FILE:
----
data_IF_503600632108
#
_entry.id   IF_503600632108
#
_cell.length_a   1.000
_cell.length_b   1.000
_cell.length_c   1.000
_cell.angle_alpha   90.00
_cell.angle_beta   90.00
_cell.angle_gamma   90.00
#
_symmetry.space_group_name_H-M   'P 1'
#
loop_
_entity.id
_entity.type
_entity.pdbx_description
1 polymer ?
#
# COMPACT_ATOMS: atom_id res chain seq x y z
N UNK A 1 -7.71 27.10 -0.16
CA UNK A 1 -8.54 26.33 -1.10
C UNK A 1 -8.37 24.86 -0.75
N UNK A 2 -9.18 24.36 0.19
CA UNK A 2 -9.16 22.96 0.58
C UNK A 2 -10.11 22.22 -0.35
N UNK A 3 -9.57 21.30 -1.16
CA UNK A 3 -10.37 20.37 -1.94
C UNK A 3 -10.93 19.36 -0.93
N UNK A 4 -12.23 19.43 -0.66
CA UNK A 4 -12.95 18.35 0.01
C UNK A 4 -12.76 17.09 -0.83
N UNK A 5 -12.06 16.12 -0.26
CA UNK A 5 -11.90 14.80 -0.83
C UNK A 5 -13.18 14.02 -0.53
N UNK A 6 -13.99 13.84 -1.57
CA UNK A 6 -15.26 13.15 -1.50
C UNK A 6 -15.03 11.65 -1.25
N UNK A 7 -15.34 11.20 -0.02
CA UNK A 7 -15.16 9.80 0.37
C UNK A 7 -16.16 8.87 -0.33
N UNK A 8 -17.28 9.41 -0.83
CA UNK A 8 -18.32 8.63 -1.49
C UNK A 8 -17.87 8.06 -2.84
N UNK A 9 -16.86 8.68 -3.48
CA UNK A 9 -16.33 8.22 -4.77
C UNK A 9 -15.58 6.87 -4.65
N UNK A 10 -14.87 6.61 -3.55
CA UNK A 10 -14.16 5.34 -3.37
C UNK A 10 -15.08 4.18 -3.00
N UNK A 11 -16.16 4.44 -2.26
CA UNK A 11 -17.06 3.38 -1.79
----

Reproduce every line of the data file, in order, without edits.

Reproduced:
data_IF_503600632108
#
_entry.id   IF_503600632108
#
_cell.length_a   1.000
_cell.length_b   1.000
_cell.length_c   1.000
_cell.angle_alpha   90.00
_cell.angle_beta   90.00
_cell.angle_gamma   90.00
#
_symmetry.space_group_name_H-M   'P 1'
#
loop_
_entity.id
_entity.type
_entity.pdbx_description
1 polymer ?
#
# COMPACT_ATOMS: atom_id res chain seq x y z
N UNK A 1 -7.71 27.10 -0.16
CA UNK A 1 -8.54 26.33 -1.10
C UNK A 1 -8.37 24.86 -0.75
N UNK A 2 -9.18 24.36 0.19
CA UNK A 2 -9.16 22.96 0.58
C UNK A 2 -10.11 22.22 -0.35
N UNK A 3 -9.57 21.30 -1.16
CA UNK A 3 -10.37 20.37 -1.94
C UNK A 3 -10.93 19.36 -0.93
N UNK A 4 -12.23 19.43 -0.66
CA UNK A 4 -12.95 18.35 0.01
C UNK A 4 -12.76 17.09 -0.83
N UNK A 5 -12.06 16.12 -0.26
CA UNK A 5 -11.90 14.80 -0.83
C UNK A 5 -13.18 14.02 -0.53
N UNK A 6 -13.99 13.84 -1.57
CA UNK A 6 -15.26 13.15 -1.50
C UNK A 6 -15.03 11.65 -1.25
N UNK A 7 -15.34 11.20 -0.02
CA UNK A 7 -15.16 9.80 0.37
C UNK A 7 -16.16 8.87 -0.33
N UNK A 8 -17.28 9.41 -0.83
CA UNK A 8 -18.32 8.63 -1.49
C UNK A 8 -17.87 8.06 -2.84
N UNK A 9 -16.86 8.68 -3.48
CA UNK A 9 -16.33 8.22 -4.77
C UNK A 9 -15.58 6.87 -4.65
N UNK A 10 -14.87 6.61 -3.55
CA UNK A 10 -14.16 5.34 -3.37
C UNK A 10 -15.08 4.18 -3.00
N UNK A 11 -16.16 4.44 -2.26
CA UNK A 11 -17.06 3.38 -1.79